Game and Fish Men Here with Nets

SATURDAY, MAY 14, 2016 — Today, in honor of the cold and snowy fishing opener, we are posting two items from our files. The first, a story from The Tower Weekly News, discusses the State of Minnesota’s efforts to harvest walleye spawn from the Pike River — a practice which was, locally, very controversial. The second, a 1912 photograph, depicts state Fish and Game commission workers netting walleye to collect spawn.


Game and Fish Men Here with Nets

Same Old Story to be Repeated Again

And The Robbery Is On

THE TOWER WEEKLY NEWS — Friday, April 2, 1915 — The nets, tents and camp outfit for the state Fish & Game commission has arrived as for thirty odd years and are about to set up on the same old site of yore. Pike river is again to give up its quota of pike spawn once more and forever, it seems. The State Fish & Game commission are a power and a law unto themselves and not to be swerved by Divine Intervention, it would seem. The equipment will go up the ice and be made ready in time for the annual robbery of the lake. It has been said that the spawn taken last year all spoiled in shipment. If it is true, then this should be another argument in favor of establishing a hatchery here. Tower sportsmen are watching the daily papers to see whether the $2,500 appropriation asked for the building of a hatchery here, goes through or not. Nothing but the hatching of all spawn taken here will satisfy our people. And also a just proportion of fry returned to the lake again by the commission. It has been suggested to them that they send us pike spawn from other lakes to mix with the pike family in these waters. Pike of a larger variety and a more vigorous breed might raise the standard of our own lake Vermilion variety. The tendency of growth here seems to be downward and smaller pike are caught as the years go by. Today, hundreds are taken that are undersized and these must be returned to the waters again to be caught over and over again. There seems to be no oversized ones. This condition is believed to be caused by yearly stripping and the breeding of one family of pike. Perhaps this matter could be changed could other and larger varieties be introduced into the lake.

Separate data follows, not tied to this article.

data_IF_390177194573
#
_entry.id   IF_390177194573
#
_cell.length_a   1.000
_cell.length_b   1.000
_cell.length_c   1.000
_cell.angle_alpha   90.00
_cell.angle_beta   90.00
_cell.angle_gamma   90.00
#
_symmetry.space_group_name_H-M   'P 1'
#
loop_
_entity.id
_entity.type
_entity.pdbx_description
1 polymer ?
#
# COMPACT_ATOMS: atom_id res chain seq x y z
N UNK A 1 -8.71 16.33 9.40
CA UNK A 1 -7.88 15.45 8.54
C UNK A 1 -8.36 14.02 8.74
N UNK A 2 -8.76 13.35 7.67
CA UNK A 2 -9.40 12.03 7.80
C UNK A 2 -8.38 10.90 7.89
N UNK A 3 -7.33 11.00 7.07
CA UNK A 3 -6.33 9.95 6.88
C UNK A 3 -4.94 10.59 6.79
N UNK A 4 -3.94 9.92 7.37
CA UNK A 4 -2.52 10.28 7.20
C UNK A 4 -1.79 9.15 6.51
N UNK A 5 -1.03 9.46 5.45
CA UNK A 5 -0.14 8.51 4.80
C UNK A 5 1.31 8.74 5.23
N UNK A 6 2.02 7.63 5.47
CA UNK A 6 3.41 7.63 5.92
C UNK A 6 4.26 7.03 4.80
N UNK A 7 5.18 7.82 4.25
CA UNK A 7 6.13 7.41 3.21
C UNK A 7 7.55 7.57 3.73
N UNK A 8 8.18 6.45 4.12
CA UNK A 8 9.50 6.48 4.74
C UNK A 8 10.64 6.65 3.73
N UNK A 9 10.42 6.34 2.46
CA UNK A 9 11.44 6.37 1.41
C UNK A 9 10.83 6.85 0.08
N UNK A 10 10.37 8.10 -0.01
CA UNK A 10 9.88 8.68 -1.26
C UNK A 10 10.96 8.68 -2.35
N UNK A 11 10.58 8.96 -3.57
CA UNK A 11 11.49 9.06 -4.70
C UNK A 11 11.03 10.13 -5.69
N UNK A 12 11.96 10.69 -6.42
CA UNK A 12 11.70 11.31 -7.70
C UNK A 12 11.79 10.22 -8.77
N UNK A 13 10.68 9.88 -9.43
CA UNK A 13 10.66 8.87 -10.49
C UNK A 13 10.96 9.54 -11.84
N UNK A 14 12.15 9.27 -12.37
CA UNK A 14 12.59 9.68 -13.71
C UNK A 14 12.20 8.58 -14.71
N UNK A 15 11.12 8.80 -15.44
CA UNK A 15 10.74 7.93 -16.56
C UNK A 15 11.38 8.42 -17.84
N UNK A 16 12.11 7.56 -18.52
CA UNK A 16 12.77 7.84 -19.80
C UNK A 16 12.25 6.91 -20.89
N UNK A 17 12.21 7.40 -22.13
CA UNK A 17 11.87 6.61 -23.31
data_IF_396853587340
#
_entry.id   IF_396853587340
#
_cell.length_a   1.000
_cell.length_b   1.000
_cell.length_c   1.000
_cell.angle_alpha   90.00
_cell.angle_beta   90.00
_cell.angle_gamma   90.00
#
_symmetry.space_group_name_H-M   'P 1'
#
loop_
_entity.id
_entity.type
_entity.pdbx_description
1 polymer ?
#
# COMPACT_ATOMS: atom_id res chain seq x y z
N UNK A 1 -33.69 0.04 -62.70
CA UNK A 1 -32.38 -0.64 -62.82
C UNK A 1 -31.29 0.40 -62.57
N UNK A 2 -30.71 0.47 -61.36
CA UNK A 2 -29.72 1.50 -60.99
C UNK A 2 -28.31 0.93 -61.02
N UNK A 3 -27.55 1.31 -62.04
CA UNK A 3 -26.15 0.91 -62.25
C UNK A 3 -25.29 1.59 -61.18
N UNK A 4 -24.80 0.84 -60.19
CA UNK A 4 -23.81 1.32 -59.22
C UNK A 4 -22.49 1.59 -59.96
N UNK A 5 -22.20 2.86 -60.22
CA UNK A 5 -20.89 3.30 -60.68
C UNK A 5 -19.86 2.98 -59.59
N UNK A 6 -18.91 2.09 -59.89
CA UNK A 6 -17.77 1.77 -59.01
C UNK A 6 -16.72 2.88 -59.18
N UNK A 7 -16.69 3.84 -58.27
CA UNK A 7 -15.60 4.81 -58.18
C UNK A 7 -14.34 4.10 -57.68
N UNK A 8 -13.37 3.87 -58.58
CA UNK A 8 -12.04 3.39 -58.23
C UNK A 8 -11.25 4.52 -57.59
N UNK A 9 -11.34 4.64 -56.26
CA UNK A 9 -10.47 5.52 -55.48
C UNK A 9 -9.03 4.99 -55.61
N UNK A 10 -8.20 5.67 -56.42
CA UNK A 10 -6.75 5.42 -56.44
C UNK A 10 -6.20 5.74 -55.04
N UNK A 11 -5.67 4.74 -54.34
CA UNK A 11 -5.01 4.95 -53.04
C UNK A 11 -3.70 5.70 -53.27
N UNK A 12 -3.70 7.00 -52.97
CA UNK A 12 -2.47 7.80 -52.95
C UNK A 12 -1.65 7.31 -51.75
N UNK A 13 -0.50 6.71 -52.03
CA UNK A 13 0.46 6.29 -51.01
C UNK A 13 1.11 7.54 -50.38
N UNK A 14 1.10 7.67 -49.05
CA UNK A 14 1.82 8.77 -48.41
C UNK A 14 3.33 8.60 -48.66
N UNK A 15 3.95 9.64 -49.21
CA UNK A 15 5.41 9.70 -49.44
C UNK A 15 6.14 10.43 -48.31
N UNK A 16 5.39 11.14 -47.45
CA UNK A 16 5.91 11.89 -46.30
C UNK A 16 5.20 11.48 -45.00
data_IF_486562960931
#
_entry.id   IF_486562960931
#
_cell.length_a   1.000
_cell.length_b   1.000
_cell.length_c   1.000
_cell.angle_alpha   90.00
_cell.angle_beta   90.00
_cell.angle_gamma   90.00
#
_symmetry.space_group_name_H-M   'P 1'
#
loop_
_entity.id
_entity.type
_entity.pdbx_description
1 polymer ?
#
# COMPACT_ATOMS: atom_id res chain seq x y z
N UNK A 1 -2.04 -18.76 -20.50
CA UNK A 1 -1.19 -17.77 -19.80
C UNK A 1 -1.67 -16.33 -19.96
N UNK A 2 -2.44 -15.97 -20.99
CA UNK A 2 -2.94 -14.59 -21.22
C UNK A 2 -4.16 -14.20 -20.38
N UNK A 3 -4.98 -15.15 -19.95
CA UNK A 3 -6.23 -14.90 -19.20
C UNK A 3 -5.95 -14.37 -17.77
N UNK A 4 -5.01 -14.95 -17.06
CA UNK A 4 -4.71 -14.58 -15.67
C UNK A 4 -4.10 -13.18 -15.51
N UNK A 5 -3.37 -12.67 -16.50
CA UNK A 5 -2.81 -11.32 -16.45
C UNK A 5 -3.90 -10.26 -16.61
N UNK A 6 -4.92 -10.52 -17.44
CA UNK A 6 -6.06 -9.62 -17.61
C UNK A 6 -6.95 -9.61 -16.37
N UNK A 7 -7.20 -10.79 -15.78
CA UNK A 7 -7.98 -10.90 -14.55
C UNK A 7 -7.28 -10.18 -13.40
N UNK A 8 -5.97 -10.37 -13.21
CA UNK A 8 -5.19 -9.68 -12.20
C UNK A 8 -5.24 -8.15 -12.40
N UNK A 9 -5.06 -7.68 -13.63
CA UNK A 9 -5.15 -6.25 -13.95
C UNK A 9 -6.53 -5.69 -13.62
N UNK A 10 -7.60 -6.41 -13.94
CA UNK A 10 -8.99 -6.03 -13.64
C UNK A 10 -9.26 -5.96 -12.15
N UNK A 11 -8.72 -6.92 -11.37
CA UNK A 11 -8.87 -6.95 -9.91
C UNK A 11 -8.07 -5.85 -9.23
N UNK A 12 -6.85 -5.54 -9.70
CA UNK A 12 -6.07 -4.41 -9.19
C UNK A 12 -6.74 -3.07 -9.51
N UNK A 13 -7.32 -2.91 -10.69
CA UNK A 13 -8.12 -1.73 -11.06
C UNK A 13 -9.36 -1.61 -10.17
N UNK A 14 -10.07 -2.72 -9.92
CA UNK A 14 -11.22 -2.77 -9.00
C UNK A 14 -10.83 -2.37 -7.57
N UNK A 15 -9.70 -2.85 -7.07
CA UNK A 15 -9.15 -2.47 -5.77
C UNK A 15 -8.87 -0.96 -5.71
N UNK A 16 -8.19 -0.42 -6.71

1912netting

State Fish and Game men lifting nets on the Pike River, circa 1912.


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